Special considerations for diagnosing and treating women
Although FH affects men, women and children from every race and ethnicity, it is most underdiagnosed and thus undertreated in women, Black, and Asian patients; these populations are less likely to have their cholesterol levels tested and treated as aggressively as their white male counterparts, for whom lipid-lowering therapy is more typically prescribed. Additionally, gender gaps in FH diagnosis and treatment may be attributed to clinicians hesitancy in implementing testing and pharmacotherapy in young women. Regarding treating cardiovascular risk factors such as FH-related high LDL-C in women of childbearing age, “It’s better to have brief periods of treatment interruption during pregnancy than to leave women untreated for decades during the childbearing years,” said Dr. Michos in her recent CMHC webinar, Lipids in Women Across the Life Cycle with Dr. Erin Michos. But when it comes to initiating the use of LDL-C-lowering agents during pregnancy she cautions “we do have options for pregnant women to lower lipids, but certain ones such as PCSK9 inhibitors we just don’t have enough data to ensure safety in pregnant women.” Unfortunately, that means that finding effective FH treatment for women during pregnancy can be challenging.
Watch the clip of Dr. Michos’ CMHC webinar, below, in which she discusses FH.
How to speak to your patients about FH
Experts recommend driving home four key points to patients who have been diagnosed with (or who are suspected to have) FH. Especially since this genetic disorder is often found in young or asymptomatic individuals, it is important to remind them that FH is:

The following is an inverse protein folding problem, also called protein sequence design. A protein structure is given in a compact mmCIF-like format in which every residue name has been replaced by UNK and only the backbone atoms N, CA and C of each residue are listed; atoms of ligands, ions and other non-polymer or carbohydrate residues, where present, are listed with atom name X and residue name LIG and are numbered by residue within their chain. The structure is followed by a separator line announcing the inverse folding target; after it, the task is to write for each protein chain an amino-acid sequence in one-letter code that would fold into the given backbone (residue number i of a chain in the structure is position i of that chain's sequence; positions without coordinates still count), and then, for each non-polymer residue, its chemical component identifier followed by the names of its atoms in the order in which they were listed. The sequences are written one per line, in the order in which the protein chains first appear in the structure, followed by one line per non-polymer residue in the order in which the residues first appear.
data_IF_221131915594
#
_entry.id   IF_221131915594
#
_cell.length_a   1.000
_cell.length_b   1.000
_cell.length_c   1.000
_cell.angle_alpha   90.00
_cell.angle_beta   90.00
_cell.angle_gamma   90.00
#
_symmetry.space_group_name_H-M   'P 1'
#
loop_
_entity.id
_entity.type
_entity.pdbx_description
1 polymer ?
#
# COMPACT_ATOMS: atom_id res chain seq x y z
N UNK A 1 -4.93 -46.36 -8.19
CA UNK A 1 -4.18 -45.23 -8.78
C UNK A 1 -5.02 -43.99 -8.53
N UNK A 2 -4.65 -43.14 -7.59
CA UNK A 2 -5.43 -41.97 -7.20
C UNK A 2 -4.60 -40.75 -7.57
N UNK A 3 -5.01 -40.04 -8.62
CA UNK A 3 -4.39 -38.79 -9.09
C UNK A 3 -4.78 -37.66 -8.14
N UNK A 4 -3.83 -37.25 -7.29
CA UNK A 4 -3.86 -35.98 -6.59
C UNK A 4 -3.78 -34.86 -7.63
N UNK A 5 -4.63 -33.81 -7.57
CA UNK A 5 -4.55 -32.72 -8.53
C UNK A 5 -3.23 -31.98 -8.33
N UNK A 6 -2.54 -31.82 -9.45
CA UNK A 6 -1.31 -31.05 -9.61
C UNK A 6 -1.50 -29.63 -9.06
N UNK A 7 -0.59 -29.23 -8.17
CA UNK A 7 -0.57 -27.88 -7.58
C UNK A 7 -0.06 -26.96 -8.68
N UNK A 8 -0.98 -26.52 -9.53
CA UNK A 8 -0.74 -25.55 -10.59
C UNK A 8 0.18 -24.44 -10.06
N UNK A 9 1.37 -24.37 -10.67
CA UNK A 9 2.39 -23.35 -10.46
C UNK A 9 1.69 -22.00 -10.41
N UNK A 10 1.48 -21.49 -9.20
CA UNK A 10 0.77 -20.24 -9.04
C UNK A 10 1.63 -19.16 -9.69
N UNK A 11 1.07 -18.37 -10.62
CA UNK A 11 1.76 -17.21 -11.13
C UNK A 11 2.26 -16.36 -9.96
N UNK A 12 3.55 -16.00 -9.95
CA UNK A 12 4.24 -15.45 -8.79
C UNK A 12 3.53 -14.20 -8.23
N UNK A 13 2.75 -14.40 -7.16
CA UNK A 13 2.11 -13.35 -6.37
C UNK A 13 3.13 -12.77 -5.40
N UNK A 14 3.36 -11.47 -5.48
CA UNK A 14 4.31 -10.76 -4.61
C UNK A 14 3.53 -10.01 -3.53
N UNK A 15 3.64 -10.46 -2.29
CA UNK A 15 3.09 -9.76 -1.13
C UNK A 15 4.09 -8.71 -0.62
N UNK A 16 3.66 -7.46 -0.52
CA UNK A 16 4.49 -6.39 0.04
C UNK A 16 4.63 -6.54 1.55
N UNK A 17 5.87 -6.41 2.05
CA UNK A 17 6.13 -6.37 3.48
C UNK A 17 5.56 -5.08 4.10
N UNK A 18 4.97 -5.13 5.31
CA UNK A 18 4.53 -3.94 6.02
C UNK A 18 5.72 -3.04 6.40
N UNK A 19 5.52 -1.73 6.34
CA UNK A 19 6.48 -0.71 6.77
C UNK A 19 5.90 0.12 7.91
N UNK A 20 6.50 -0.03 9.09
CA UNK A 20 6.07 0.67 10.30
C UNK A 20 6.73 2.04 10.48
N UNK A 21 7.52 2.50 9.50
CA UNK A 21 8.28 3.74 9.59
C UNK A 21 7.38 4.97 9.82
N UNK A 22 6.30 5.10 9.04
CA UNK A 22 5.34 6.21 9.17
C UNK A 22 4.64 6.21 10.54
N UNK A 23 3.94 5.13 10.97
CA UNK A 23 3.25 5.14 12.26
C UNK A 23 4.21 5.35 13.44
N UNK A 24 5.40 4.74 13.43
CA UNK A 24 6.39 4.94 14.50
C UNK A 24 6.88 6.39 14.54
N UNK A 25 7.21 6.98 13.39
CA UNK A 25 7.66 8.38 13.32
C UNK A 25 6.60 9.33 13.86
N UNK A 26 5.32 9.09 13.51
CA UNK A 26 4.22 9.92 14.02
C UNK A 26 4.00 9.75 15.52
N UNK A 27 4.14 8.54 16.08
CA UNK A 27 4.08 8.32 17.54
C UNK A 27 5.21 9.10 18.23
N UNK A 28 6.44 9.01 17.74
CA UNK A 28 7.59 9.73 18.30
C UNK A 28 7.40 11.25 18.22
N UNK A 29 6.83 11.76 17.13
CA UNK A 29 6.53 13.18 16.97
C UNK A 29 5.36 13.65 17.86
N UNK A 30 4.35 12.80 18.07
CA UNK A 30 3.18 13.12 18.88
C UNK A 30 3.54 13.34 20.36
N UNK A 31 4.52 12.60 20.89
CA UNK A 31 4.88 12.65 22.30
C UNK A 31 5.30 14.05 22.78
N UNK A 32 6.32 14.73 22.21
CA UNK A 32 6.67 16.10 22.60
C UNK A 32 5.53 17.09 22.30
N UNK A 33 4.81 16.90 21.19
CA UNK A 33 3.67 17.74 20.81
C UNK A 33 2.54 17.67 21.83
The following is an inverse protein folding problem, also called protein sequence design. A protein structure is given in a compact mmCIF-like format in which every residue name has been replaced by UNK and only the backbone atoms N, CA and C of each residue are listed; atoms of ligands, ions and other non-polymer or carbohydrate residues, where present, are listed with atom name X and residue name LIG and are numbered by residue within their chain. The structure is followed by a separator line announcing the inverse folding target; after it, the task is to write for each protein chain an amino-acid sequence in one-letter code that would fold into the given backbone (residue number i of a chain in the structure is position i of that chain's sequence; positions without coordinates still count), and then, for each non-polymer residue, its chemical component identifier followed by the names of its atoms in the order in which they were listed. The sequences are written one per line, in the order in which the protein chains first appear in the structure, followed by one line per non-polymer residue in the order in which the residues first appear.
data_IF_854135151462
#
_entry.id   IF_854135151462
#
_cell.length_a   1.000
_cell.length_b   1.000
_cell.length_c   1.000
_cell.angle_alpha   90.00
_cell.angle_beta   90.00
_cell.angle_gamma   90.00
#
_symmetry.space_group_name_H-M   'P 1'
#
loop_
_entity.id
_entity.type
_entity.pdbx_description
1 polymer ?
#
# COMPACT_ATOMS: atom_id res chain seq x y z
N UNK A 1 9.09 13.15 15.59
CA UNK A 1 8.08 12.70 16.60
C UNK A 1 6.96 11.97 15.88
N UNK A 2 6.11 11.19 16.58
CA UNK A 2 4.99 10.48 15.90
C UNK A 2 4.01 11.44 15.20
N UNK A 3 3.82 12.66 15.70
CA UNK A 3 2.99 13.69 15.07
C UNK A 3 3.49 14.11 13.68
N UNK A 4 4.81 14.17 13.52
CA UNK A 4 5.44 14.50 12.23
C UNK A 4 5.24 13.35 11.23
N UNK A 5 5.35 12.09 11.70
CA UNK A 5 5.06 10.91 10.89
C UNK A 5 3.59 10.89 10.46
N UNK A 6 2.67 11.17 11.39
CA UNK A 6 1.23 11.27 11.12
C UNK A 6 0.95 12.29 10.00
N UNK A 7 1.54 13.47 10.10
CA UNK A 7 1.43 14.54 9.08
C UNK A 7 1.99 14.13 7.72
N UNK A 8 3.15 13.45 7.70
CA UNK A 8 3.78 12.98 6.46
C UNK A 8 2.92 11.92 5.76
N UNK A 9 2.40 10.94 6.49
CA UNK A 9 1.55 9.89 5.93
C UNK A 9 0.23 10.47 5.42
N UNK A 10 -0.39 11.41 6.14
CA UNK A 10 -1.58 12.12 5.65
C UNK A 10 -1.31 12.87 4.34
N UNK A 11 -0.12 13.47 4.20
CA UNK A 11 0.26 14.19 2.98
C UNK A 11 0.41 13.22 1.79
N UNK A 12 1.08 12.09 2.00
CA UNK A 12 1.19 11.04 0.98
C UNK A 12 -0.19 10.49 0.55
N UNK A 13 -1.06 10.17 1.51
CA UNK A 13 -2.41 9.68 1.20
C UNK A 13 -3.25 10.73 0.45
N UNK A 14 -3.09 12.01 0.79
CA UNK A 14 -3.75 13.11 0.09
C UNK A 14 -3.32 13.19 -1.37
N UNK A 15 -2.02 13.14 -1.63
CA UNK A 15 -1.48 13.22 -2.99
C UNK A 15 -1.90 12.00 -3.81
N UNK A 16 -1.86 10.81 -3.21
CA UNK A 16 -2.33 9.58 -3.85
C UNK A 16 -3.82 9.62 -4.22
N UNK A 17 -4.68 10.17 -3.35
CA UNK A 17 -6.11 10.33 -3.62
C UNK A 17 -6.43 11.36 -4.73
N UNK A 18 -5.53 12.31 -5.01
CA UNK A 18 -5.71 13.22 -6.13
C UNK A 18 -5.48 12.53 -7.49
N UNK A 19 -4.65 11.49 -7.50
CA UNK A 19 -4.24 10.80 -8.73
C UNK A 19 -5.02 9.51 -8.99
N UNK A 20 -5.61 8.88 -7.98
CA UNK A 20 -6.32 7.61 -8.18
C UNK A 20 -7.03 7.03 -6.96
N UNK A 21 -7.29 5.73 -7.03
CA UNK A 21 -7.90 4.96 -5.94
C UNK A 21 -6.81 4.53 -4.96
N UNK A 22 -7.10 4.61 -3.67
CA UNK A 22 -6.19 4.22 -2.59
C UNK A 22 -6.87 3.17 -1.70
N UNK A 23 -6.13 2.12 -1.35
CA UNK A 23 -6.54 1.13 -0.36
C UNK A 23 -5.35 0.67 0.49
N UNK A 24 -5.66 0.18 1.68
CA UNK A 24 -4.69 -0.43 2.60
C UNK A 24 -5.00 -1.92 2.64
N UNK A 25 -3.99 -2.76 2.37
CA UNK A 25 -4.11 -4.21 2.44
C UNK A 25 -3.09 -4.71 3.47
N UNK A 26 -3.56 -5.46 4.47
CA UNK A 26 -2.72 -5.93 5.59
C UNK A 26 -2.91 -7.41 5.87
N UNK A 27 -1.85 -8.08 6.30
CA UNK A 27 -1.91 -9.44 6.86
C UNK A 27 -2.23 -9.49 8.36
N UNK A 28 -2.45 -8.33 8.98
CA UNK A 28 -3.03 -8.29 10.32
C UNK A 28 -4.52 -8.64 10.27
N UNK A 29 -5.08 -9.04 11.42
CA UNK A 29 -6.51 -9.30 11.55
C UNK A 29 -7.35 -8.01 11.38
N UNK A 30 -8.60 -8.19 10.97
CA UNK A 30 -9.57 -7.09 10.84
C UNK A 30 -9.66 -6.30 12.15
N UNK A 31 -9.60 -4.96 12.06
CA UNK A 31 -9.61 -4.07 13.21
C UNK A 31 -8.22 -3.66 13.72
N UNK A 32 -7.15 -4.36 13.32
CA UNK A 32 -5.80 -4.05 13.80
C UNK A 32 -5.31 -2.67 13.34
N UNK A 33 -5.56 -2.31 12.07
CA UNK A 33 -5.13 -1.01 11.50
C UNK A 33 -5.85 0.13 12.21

- Underdiagnosed. Although as many as one in 250 people have FH, only 20% of those know they have it, and many will not be diagnosed until AFTER a significant cardiovascular event such as heart attack or stroke.
- Serious. Left untreated, HF leads to heart attack, coronary heart disease, stroke, and death, even in young people. One in 5 heart attacks in individuals under age 45 is attributed to FH.
- Genetic. Inherited mutations in the LDL receptor, ApoB, PCSK9, and potential unidentified genes affect how the body regulates and removes cholesterol from the bloodstream. Anyone with high LDL-C and a family history of early-onset cardiovascular disease should be counseled about genetic testing, which is the only way to definitively diagnose FH.
- Treatable. When treated, people with FH can live long healthy lives. While healthy lifestyle strategies are important, for individuals with FH they are usually not enough to lower cholesterol to a healthy level. The most commonly prescribed treatments for FH are statins, but additional drugs such as bile acid sequestrants, PCSK9 inhibitors and bempedoic acid, as well as treatment using lipoprotein apheresis can also be used.
It is important for clinicians to diagnose and implement lipid-lowering treatments in all patients with FH, particularly women of childbearing age. Women who experience adverse cardiovascular or hypertensive complications during pregnancy, especially if they’ve been diagnosed with FH, are at higher risk for those problems returning or worsening later in life.
“It’s imperative that women who experience adverse pregnancy-related cardiovascular complications receive long-term follow-up because these problems will likely not just go away after the baby is born.” – Dr. Michos